Christian Brothers students are lucky that we are given so many opportunities to travel; from teacher led trips to other countries, to Venaver, to the scholars trips — the list goes on. A small group of CB science students got to go on the trip of a lifetime this past summer with a research trip […]
Christian Brothers students are lucky that we are given so many opportunities to travel; from teacher led trips to other countries, to Venaver, to the scholars trips — the list goes on. A small group of CB science students got to go on the trip of a lifetime this past summer with a research trip to Indonesia. Sounds exciting, right? But many of you are probably wondering, why Indonesia? It’s not exactly the first place that comes to mind when you think about taking a trip, even one surrounding scientific research.
“The purpose of the trip is basically to collect data,” explains Mr. Danny Delgado ’79, who led the group of six.”We go on hikes and we do all kinds of stuff having to do with biodiversity in the forests and rain forests around the world. The company that we go through has 20 different sights, from Transylvania, to Cuba, to South America, and even Africa. I thought, well let’s shoot for something extravagant, exciting, and different. So I looked at Indonesia and thought ‘Why not?'”.
I think we can all agree that Indonesia is indeed an exciting and different setting, but beyond its uniquity, it is one of the best locations in terms of the variety of flora and fauna.
“The biodiversity [in Indonesia] is the greatest in anywhere in the world,” says Mr. Delgado. “I thought it would give us an opportunity to study different invertebrates, plants, and maybe even some mammals.”
However, there are some drawbacks. The students had to travel for 27 hours straight to get to their destination, and they had to often cross rivers up to their chests to get to their camp.
“It seems like in Indonesia its biodiversity is understudied, and if you’re going to do data collection it needs to be on species that have already been discovered and studied at least a little bit so you can tell population growth, decline, and change. And so, in Indonesia, the number of species that they study is still relatively small.”
But despite the lack of in depth research on species in Indonesia, Mr. Delgado shares that the group ended up with opportunities they might not have gotten elsewhere.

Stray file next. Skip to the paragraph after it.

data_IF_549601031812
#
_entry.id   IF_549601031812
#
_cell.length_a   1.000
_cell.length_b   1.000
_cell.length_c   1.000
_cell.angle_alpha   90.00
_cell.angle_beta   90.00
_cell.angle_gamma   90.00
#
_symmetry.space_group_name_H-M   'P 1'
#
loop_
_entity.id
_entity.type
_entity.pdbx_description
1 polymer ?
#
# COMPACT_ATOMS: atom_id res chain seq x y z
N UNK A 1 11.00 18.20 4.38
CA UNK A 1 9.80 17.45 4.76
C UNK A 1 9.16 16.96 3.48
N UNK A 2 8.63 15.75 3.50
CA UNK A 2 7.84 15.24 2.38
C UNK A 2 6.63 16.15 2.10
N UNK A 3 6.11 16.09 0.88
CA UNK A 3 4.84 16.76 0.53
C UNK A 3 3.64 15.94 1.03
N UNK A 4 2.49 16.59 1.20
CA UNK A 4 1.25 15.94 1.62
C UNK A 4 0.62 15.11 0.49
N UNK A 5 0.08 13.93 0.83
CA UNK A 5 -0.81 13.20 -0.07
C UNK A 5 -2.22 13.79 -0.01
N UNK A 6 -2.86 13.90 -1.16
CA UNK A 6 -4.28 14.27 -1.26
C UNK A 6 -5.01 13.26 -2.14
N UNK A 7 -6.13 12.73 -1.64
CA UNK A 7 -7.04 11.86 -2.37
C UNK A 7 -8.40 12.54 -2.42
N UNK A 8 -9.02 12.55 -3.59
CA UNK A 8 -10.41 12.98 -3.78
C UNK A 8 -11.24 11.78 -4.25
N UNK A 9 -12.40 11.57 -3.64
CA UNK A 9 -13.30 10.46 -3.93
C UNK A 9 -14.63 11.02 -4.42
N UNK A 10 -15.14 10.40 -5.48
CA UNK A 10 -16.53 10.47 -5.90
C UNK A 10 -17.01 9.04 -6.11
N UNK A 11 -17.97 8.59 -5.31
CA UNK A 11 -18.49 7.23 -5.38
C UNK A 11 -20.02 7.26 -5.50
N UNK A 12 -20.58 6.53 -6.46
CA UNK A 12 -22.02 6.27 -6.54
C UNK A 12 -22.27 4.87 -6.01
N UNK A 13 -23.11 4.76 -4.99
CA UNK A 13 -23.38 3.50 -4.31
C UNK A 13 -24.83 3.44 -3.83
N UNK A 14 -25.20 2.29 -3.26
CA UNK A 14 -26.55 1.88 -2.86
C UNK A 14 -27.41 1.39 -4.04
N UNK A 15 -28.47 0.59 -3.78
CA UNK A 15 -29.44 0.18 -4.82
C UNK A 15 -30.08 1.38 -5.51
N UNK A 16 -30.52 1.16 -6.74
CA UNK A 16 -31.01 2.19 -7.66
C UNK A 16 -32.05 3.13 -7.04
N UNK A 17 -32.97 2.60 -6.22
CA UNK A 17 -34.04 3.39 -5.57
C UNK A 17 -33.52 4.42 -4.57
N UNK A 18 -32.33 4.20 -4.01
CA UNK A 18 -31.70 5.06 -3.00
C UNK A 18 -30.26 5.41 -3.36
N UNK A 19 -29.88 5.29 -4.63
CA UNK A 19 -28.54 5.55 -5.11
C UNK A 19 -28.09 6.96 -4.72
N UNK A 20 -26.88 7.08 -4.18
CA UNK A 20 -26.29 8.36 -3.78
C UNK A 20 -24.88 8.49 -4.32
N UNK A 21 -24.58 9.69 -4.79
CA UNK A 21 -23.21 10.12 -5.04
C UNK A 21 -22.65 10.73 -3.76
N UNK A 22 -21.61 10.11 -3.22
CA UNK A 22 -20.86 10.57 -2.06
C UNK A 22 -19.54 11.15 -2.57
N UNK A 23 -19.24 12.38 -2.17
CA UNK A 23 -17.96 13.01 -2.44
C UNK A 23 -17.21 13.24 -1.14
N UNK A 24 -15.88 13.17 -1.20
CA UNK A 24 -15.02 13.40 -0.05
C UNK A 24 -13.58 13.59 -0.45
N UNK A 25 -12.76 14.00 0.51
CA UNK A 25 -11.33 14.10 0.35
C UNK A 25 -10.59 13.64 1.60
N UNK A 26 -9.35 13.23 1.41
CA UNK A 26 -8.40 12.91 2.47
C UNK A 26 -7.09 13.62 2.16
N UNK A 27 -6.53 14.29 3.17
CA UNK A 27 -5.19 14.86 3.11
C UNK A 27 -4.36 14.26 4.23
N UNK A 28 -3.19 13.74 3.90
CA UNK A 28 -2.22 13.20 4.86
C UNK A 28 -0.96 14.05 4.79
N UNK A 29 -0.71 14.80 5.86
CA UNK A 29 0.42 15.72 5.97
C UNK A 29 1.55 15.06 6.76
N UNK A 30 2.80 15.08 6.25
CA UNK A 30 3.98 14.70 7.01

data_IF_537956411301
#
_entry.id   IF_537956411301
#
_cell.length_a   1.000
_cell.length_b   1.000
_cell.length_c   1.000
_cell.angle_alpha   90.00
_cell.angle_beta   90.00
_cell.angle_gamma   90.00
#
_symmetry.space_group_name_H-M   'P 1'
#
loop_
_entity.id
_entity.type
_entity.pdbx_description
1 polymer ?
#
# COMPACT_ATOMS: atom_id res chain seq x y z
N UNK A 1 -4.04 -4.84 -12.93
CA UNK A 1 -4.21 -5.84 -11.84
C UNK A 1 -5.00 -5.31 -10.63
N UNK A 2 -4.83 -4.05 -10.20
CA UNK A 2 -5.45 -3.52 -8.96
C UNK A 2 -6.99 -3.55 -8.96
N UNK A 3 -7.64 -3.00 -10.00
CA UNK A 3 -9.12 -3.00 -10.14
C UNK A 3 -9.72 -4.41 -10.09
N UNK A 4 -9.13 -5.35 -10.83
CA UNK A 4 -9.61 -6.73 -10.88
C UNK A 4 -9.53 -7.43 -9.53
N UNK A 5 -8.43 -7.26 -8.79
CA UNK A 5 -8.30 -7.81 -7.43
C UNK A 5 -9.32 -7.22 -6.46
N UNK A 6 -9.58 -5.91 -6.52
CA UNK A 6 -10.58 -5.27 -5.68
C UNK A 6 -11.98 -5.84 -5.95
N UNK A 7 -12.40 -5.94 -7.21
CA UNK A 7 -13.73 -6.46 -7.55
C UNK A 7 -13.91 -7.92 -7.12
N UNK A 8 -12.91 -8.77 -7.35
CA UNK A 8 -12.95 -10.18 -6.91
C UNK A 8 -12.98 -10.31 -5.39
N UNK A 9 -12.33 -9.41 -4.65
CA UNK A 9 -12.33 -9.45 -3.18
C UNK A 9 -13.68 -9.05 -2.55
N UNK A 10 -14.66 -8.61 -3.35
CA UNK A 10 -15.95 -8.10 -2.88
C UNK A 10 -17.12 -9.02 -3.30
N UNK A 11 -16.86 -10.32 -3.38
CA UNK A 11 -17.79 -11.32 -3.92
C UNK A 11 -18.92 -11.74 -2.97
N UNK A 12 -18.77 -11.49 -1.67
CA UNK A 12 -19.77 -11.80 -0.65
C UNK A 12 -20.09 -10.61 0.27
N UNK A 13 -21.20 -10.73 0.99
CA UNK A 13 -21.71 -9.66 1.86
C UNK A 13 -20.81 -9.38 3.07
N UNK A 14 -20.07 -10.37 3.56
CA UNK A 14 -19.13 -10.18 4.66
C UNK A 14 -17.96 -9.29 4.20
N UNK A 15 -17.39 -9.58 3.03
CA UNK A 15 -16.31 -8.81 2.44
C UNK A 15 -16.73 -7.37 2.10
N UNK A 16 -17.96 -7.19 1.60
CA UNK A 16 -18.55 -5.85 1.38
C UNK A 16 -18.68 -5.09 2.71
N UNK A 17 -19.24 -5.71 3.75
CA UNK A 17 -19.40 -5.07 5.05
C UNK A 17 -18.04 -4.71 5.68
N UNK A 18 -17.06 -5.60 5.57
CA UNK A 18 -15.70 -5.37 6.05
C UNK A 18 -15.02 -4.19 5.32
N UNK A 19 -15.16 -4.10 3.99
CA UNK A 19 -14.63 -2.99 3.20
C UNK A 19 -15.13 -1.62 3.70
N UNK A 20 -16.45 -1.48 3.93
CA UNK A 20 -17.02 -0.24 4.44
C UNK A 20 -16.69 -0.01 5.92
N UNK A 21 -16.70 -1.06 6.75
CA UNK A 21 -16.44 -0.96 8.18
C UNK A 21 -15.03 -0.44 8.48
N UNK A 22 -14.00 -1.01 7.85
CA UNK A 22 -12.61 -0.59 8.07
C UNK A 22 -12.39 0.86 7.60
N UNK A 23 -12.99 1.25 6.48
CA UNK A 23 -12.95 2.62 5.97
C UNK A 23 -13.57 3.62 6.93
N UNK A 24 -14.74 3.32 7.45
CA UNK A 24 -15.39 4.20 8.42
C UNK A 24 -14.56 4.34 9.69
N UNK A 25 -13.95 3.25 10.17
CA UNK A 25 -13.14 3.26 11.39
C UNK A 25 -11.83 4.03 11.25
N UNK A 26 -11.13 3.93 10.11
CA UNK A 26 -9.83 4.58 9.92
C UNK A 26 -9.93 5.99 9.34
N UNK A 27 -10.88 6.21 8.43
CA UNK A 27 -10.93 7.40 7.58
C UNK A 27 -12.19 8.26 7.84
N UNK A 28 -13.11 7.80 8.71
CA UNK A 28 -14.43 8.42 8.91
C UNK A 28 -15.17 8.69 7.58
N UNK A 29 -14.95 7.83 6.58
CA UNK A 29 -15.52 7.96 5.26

“Before we were there, there had been a species of bat that had been discovered, but only one bat had been caught and measured,” he said. “When we were there, the person who studies bats discovered a hollowed log with five other bats [of the same species] inside, and we ended up catching and taking three of them.”
And that’s only the second time that the species was identified! If you don’t think that’s cool, what are you even doing with your life?
The trip offered students a rare chance to see scientists work in the field. Julia Padilla (’18) explains that one of the reasons she went on the trip was because she hopes to one day work in a similar setting.
“I’m very interested in field biology, and that was one of the things that they were doing on the trip. It was great to see how the scientists in the career that I want to go into actually work.”
The group’s research also contributed to science on a more global scale; all the data they collected is compiled in a data base that can be pulled from for all sorts of studies. And the best part? All the data is collected by students.
“The company we work with has graduates, post-graduates, doctorates, master students, and high schools students, all gathering data for this huge worldwide data base on biodiversity,” Mr. Delgado said. “And so that goes into this huge bank, where the information is literally pulled out for other studies of climate changes, population differences, population densities, and population increases or decreases all around the world.”
Julia further explains that “one of the surveys [the group] did was a habitat survey … and that goes to the Jungle Conservation. As for her impact on scientific studies, she says “it’s really good knowing that my work is helping save the jungle.”
When they weren’t discovering species, the group was able to interact with people from many different backgrounds and cultures.
“We were with a school from Bangkok and a school from Japan. Both of the schools were international schools so the kids spoke English as well as second and third languages. So our kids kind of got what it was like to deal with people from other cultures,” says Mr. Delgado.
And the students enthusiastically took the chance to talk with new people. Some even made friends they still talk with.
“I’m still in contact with some of the students from Japan,” says Julia. “I made a lot of cool friends there.”
When asked if she would ever go on a similar trip, Julia had no hesitations.
“Oh, totally!” she exclaimed.
And why wouldn’t she go back? For people who are devoted to a future in science, this kind of trip can provide amazing opportunities for research and implementing science in the field. And for those that are wondering about future trips, Mr. Delgado has all the answers.
“I think, not next summer but the summer after, my goal is to get to Dominica, which is a Caribbean island just below Honduras. And it’ll be basically the same thing — biodiversity studies.”
So for any underclassman feeling jealous about this missed opportunity, don’t fret. There’s always the next trip!